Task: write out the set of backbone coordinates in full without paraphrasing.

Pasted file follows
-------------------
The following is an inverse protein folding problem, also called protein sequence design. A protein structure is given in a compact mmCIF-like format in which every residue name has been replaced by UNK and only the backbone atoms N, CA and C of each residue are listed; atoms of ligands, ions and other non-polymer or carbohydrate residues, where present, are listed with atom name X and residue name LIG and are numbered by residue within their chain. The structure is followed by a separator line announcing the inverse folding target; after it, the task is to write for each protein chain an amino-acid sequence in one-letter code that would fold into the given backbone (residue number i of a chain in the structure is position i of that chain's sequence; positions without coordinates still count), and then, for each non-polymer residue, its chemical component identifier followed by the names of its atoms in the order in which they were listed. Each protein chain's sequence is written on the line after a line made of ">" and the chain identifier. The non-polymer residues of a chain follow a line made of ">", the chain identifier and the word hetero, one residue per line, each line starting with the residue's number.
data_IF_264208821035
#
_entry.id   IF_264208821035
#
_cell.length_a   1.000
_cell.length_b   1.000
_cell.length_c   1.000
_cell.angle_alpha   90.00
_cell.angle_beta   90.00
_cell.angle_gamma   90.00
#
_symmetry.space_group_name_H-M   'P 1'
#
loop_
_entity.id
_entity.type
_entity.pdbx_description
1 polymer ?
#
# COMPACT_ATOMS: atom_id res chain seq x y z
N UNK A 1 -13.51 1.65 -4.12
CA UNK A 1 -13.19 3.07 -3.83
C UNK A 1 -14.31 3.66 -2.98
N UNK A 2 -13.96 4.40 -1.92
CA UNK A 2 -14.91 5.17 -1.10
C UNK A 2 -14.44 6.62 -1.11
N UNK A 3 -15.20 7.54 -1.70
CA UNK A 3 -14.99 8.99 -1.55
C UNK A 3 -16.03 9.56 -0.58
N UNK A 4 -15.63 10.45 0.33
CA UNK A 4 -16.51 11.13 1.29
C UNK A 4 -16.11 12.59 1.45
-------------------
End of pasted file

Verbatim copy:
The following is an inverse protein folding problem, also called protein sequence design. A protein structure is given in a compact mmCIF-like format in which every residue name has been replaced by UNK and only the backbone atoms N, CA and C of each residue are listed; atoms of ligands, ions and other non-polymer or carbohydrate residues, where present, are listed with atom name X and residue name LIG and are numbered by residue within their chain. The structure is followed by a separator line announcing the inverse folding target; after it, the task is to write for each protein chain an amino-acid sequence in one-letter code that would fold into the given backbone (residue number i of a chain in the structure is position i of that chain's sequence; positions without coordinates still count), and then, for each non-polymer residue, its chemical component identifier followed by the names of its atoms in the order in which they were listed. Each protein chain's sequence is written on the line after a line made of ">" and the chain identifier. The non-polymer residues of a chain follow a line made of ">", the chain identifier and the word hetero, one residue per line, each line starting with the residue's number.
data_IF_264208821035
#
_entry.id   IF_264208821035
#
_cell.length_a   1.000
_cell.length_b   1.000
_cell.length_c   1.000
_cell.angle_alpha   90.00
_cell.angle_beta   90.00
_cell.angle_gamma   90.00
#
_symmetry.space_group_name_H-M   'P 1'
#
loop_
_entity.id
_entity.type
_entity.pdbx_description
1 polymer ?
#
# COMPACT_ATOMS: atom_id res chain seq x y z
N UNK A 1 -13.51 1.65 -4.12
CA UNK A 1 -13.19 3.07 -3.83
C UNK A 1 -14.31 3.66 -2.98
N UNK A 2 -13.96 4.40 -1.92
CA UNK A 2 -14.91 5.17 -1.10
C UNK A 2 -14.44 6.62 -1.11
N UNK A 3 -15.20 7.54 -1.70
CA UNK A 3 -14.99 8.99 -1.55
C UNK A 3 -16.03 9.56 -0.58
N UNK A 4 -15.63 10.45 0.33
CA UNK A 4 -16.51 11.13 1.29
C UNK A 4 -16.11 12.59 1.45